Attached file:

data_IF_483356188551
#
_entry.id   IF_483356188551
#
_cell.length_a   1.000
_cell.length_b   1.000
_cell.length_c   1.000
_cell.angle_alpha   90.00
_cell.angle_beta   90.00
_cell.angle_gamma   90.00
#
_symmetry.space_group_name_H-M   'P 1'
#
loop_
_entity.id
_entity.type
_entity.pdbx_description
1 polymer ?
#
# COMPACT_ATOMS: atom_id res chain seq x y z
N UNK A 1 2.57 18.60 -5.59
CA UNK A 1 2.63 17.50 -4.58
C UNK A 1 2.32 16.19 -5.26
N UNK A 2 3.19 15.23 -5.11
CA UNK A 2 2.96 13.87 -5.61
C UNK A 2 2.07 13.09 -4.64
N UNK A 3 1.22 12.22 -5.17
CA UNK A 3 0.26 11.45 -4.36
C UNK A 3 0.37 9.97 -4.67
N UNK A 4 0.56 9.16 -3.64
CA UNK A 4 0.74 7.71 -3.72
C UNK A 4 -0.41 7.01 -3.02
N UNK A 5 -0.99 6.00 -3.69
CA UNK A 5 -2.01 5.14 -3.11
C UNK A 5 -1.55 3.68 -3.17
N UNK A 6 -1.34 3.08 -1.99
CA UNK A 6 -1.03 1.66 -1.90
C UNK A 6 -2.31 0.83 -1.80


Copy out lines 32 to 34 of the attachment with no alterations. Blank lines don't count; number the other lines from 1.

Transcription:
C UNK A 4 -0.41 7.01 -3.02
N UNK A 5 -0.99 6.00 -3.69
CA UNK A 5 -2.01 5.14 -3.11